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All Black and White

Neikrie’s Notes: All Black and White

I didn’t even know the Sochi Olympics had started until I saw a replay of the opening ceremony the next morning. I was channel surfing and happened to come across it.


How had this happened? My family, along with most of the United States, had been counting down the days. After all, the Olympics are the world’s greatest sporting event, an international show of prowess and skill, of culture and history. The Olympics transcends border disputes or diplomatic tiffs, all in the name of watching people compete to run faster, jump higher, or–in the case of curling–sweep better.


My mom followed the trials for figure skating, my sister watched every preliminary event for snowboarding, and I knew every skier competing. So how had the Olympics suddenly dropped off my radar? Because few New Zealanders seemed to care.


I understand that New Zealand doesn’t exactly dominate at the winter Olympics. I’m sure the summer Olympics are a greater fare. But I was still shocked when I realized how little attention was given to the games.


At first, I have to admit, I chalked this up to being a bit of a national blindspot. Down at the bottom of the map, struggling to overcome its size and geographical issues, had New Zealand just gave up and stopped watching the Olympics?


But then I attended the Rugby Sevens tournament.


Amid all the drinking and partying and ridiculous outfits, I noticed something striking about the Sevens. For one of the biggest events in the country, the stands were largely empty and the crown fairly mild. Until the All Black Sevens team came out.


They didn’t even have to step foot on the field before the crowd went crazy. They did a couple of warm-up drills, threw the ball around a little, and then walked off with their hands on each others shoulders like soldiers about to go to war. And the crowd ate it up.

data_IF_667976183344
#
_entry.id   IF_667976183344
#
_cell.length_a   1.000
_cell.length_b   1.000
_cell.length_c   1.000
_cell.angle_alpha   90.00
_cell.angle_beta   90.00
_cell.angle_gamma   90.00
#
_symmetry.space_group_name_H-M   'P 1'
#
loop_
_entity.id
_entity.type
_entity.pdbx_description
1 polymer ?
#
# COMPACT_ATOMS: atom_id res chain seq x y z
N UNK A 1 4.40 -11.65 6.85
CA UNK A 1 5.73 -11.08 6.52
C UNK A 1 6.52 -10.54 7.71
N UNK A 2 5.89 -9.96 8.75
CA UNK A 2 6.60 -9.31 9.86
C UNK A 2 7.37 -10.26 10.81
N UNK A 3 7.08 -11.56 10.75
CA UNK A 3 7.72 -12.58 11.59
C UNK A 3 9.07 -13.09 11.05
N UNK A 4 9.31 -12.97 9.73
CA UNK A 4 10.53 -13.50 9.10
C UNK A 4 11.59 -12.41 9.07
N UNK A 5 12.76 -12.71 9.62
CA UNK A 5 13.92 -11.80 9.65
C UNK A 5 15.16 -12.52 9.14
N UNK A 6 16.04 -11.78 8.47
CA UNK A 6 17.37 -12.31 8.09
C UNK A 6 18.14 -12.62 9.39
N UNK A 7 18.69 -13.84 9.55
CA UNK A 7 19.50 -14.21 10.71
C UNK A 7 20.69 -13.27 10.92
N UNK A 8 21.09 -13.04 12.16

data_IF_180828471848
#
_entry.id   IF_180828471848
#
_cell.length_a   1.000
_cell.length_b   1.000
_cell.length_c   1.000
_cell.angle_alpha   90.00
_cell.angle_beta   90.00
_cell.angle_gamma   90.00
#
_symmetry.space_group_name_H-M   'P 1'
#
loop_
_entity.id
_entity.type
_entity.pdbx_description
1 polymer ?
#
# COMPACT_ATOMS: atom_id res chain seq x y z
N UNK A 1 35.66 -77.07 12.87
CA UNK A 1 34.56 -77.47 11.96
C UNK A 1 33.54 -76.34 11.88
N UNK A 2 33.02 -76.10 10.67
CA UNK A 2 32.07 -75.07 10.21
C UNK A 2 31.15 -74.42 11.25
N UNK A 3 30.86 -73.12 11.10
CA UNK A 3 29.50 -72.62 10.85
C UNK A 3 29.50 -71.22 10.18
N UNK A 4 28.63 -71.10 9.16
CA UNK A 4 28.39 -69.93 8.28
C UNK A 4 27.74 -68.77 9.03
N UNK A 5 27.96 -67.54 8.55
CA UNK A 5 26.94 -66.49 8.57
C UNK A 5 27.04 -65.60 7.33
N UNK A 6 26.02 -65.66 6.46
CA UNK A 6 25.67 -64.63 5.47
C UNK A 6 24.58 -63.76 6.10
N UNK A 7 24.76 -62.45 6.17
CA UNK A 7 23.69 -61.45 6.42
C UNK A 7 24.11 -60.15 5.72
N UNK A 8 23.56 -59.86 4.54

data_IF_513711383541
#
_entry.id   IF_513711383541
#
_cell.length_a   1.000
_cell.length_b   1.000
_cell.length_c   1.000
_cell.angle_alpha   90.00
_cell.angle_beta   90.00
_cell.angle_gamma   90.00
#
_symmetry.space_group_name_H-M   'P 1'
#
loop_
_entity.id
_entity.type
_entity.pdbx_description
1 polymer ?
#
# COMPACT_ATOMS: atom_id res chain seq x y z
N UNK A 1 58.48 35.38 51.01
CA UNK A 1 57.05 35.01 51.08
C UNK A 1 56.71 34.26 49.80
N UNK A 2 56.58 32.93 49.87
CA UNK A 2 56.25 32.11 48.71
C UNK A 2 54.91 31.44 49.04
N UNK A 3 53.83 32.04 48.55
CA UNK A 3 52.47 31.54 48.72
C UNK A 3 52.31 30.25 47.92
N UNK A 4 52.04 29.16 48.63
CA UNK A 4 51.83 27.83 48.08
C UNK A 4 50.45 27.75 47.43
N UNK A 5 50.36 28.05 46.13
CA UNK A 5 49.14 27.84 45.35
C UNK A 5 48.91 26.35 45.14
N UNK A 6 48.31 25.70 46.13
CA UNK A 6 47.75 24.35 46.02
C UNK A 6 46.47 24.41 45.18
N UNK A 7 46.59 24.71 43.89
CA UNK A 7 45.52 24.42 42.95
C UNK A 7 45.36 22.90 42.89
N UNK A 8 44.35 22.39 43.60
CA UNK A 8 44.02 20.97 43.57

Never mind their thrashing of the competition. Never mind their crushing blows or exquisite runs. The All Blacks won before they even took the field.


In the U.S, football (or American Football as it’s known here), consumes everything. It’s more of an industry than a sport. With such a short season (16 games for each team), every match is treated like the Game To Rule Them All. And between the fire and the face paint and the rabid fans, you almost believe it.


But in America, sports divide people as much as they create community. All you have to do is look up the video of Marcus Smart, the Oklahoma State basketball player who shoved a (probably racist) fan to understand the negative effect sports can have on American culture.


This is what makes the All Blacks so special. Support for the All Blacks seems to consume every other sporting event, even the Olympics. Is there another national team so universally beloved, so unanimously supported? They have the history and the culture. The name and the legacy. And oh boy do they win.


In the U.S, such consistent dominance would only make a team more divisive. Ask any Major League Baseball fan what his favourite team is, and he will tell you it’s whichever team is playing the Yankees. Ask any American football fan which team they dislike the most and they will reply, “The New England Patriots of course. I hate how smug they are. They always win.”


The winning culture and competitive nature doesn’t seem to have pervaded other sports in New Zealand. But for the All Blacks, winning is an expectation.


I look around New Zealand and am proud to see the jerseys and colors of American sports teams. But as a new resident of Wellington, I am equally proud to say that American has never had a team like the All Blacks. And it never will.

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